Welcome to my website! I’d like to open the blog with a bit of backstory, which I’m going to call “Prologue” simply because it sounds more impressive and writerly. (Or at least more pretentious.) Don’t worry, I’ll be quick.
For the last six years I was gainfully employed in financial marketing. (That’s every child’s dream, right?
Doting Parent: Billy, what do you want to be when you grow up? An astronaut? A baseball player? A fireman?
Billy: I want to write marketing collateral about fiduciary liability as it pertains to the Employee Retirement Income Security Act of 1974, as amended.
Doting Parent: … Let me take your temperature.
End parenthical funnies.)
For three years prior to that, I worked in product management for a manufacturing company. Prior to that, I was in television advertising. Et cetera. The point is, since graduating college I built what I thought was a solid, serious, mortgage-paying career.
Now I’ve taken the plunge into full-time, voluntary non-employment: I’m a stay-at-home dad.
I know, me too.
I’m thrilled to be able to do this for my daughter. This an opportunity not every parent gets. But in the spirit of perfect honesty:
I must admit, it feels bizarre.
When you’re a twenty-something college guy in a fraternity, going to football games and playing poker with your buddies, you never expect that in less than ten years you’ll be spending your days changing diapers and reading Dr. Suess. My self-concept was always business job / suit and tie / corporate office and coffee. Watching my wife be the one to go hard-charging into that world instead, while I’m home with milk bottle and nappytime?
When I first considered the proposition, my inner conservative Republican had a great many comments on this role reversal.
So why did I? It’s not a matter of family being more important than career – that’s a nonsense argument. Everyone’s family is more important than their work. Nor did Alicia twist my arm about it. Truth be told, she’s more than a little disappointed to miss out on our baby’s milestones: first words, first steps, first existential philosophy debates.
There are several reasons I decided to join the ranks of full-time fathers.
First, I have the opportunity to watch my daughter grow up in ways that some parents would kill for. My own parents went the traditional route – my dad going to work, my mom staying home – until their divorce when I was little. I don’t have a ton of memories of my dad from before they split (again, I was young), and afterward I saw my dad on the every-other-weekend arrangement that unfortunately comes with
divorced parents. That I could be a dad daily involved with my child sounds awesome.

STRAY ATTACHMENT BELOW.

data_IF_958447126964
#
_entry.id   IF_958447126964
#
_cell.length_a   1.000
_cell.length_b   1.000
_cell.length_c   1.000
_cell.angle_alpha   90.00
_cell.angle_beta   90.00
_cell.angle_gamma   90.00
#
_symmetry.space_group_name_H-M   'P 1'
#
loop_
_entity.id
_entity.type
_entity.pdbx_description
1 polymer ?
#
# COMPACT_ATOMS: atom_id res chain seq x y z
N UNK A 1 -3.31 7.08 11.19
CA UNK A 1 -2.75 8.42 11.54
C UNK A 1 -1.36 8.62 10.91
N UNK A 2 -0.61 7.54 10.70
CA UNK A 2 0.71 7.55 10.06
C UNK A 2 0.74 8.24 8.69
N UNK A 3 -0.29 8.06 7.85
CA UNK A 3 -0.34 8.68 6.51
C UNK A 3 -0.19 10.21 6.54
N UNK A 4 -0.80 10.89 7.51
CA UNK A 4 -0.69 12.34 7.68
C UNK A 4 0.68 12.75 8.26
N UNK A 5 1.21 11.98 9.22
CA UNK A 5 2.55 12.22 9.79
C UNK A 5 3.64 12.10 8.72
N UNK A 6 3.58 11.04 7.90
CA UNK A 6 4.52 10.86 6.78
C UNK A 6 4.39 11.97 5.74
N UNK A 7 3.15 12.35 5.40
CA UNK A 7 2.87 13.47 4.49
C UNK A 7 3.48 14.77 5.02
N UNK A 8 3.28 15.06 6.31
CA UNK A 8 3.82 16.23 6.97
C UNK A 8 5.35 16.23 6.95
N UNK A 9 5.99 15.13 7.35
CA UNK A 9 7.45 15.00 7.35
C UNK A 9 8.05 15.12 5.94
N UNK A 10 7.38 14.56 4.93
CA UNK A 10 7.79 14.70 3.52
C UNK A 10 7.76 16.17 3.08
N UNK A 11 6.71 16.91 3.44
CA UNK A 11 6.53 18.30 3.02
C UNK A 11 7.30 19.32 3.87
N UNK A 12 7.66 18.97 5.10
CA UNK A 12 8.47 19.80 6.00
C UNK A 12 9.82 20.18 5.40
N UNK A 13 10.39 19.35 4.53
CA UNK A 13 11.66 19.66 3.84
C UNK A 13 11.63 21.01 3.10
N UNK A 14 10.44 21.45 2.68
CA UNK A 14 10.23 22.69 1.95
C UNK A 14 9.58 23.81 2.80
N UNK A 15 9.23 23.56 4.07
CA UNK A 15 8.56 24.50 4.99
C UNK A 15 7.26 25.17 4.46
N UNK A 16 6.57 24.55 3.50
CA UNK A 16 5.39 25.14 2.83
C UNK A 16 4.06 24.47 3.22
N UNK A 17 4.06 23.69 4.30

Second, I have the opportunity to give my wife an incredible gift. She is ten times the marketer I am, and there aren’t numbers big enough to describe how great is the positive impact she makes on people’s lives. Such a wonderful and talented individual should not have to choose between her ideal career and her ideal family arrangement.
Finally, I have the opportunity to pursue other projects that full-time employment has otherwise hampered. A handful of these include writing fiction, art, and of course, this website.
What should you expect from this blog? Many different things.
I have several goals for the website, and it will be more the blog “of” a parent than purely “about” parenting.
- I’d like to catalog the experiences of a full-time father. There are over 2 million stay-at-home dads in the United States, and I’m interested in our shared experiences, the effect on our children, and the effect on our relationships with significant others. All signs I’ve read indicate it’s positive for both children and partners, but we’ll cover that soon.
- I also want to talk about the process of writing fiction. Despite publishing a few different pieces already, much of the world of fiction writing is still a black box to me without any formal training or experience. I’ve had the benefit of connecting with some interesting and talented writers early. I hope to use this site to share stories and foster more connections.
- I’ll still post occasional updates on news, politics or current events, in longer form than something like Facebook or Twitter allows. You’re welcome to skip those; I’ll make sure they’re clearly marked.
- I enjoy music, movies, television and books more than might be considered healthy. I may post reviews from time to time, but only if you promise not to skip those, and tell me what you think, what you’re listening to, what you’re reading about and why.
In that vein, what do you think of the site so far? It’s still bright and shiny and new, and the cats are playing in the cardboard box it was shipped in. What topics do you want to see for future posts? What’s of interest to you?